And while normalcy still feels light years away, Spanish families say they will continue to draw on patience and creativity as they adjust to their new normal.

“For sure, my kids are feeling that something is wrong … they have their own fears and worries,” says Marcel Pagliotta, father to Cecilia and her 13-year-old brother Aldo. “We’ve tried to explain the situation since the beginning. We should learn as much as possible from all of this.”

For parents of young children, the ability to go out and play spells immeasurable relief. For the past six weeks, they’ve had to entertain and educate their children, as well as manage the psychological repercussions of lockdown. Elena Parreño says that her 7-year-old daughter Maya has been waking up with nightmares.  

On Sunday, Ms. Parreño took Maya out to Rollerblade along the mostly empty streets and visited her nearby school.

“It was awesome!” says Ms. Parreño. “She skated for an hour. We never stopped moving. On her way home, she was actually tired … and went to bed before 11 p.m. for the first time since the lockdown started.”

The new measures have not only provided kids with fresh air, but a much-needed break from the monotony of life indoors. Most families have coped by doing schoolwork, exercise or activity circuits, or increasing screen time.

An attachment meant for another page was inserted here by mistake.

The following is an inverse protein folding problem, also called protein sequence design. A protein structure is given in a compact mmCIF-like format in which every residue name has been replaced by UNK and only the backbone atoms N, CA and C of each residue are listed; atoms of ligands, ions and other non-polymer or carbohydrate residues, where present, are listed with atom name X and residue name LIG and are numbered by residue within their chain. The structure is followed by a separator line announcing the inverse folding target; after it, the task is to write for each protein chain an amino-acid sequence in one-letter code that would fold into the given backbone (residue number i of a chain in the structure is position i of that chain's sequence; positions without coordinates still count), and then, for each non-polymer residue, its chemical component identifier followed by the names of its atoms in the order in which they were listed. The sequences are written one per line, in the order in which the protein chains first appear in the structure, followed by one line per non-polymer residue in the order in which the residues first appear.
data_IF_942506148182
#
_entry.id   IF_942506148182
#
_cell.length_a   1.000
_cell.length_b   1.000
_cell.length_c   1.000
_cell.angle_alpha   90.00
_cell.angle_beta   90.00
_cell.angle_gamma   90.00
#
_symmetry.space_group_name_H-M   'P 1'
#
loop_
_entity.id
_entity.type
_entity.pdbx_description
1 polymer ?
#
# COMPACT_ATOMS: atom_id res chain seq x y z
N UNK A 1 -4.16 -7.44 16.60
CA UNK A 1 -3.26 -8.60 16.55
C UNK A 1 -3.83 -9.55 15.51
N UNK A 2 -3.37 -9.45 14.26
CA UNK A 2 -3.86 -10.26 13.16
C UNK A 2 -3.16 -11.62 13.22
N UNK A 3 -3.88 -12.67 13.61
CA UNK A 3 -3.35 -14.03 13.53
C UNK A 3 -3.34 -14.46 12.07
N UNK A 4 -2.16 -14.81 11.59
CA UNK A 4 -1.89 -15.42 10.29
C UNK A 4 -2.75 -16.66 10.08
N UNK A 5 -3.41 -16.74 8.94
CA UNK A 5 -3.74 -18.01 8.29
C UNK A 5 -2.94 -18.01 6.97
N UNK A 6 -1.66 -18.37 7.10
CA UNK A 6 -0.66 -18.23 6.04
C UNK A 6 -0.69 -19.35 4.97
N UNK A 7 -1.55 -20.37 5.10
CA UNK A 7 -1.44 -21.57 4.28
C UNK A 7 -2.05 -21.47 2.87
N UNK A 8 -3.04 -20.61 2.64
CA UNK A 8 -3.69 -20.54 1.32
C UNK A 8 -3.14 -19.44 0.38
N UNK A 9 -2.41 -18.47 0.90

“I’m bored at home almost all the time,” says Claudia Millan 11, who lives with her parents and 6-year-old brother in Bailén, in southern Spain, “except when I’m playing on my phone or with my pet mouse.”

Even with the newly relaxed measures, some aspects of lockdown life are bound to continue for the time being. Not having school means families have had to adjust. Francisco Millan is working longer hours to keep his small business afloat. His wife, Manuela, works at a supermarket and is stressed that her job may expose her family to disease.

“Sometimes the kids have to be home alone for up to three hours at a time – it’s the only way we could make our schedules work,” says Mr. Millan. “Before the lockdown, they had never been home alone.”

Teenager Daniela Alonso, a nationally-ranked swimmer in Tenerife, in the Canary Islands, has gone from training 20 hours per week to doing burpee challenges alone in the living room and homework with classmates via video chat. At 15, Daniela isn’t allowed outside for exercise until May 2, when Spain relaxes lockdown measures for adults.

“I’ve been a little anxious and stressed because at this time last year, we were already training on the beach, having fun with friends,” says Daniela. “Right now, it’s sunny all day, and all I want to do is go out and run and breathe fresh air.”

For Aldo Pagliotta, Cecilia’s older brother, lockdown hasn’t been too much of a grind. He’s been using the extra time at home to read classic books, learn dialects, and make burgers for his family.

And while he went for a walk Sunday with his mother, the teen was not overly excited by the prospect of hanging out with the same person he’s been stuck inside with for six weeks.

“Of course I’m excited that now I can go out,” says Aldo. “But I’d rather be playing handball with my teammates.”

Editor’s note: As a public service, all our coronavirus coverage is free. No paywall.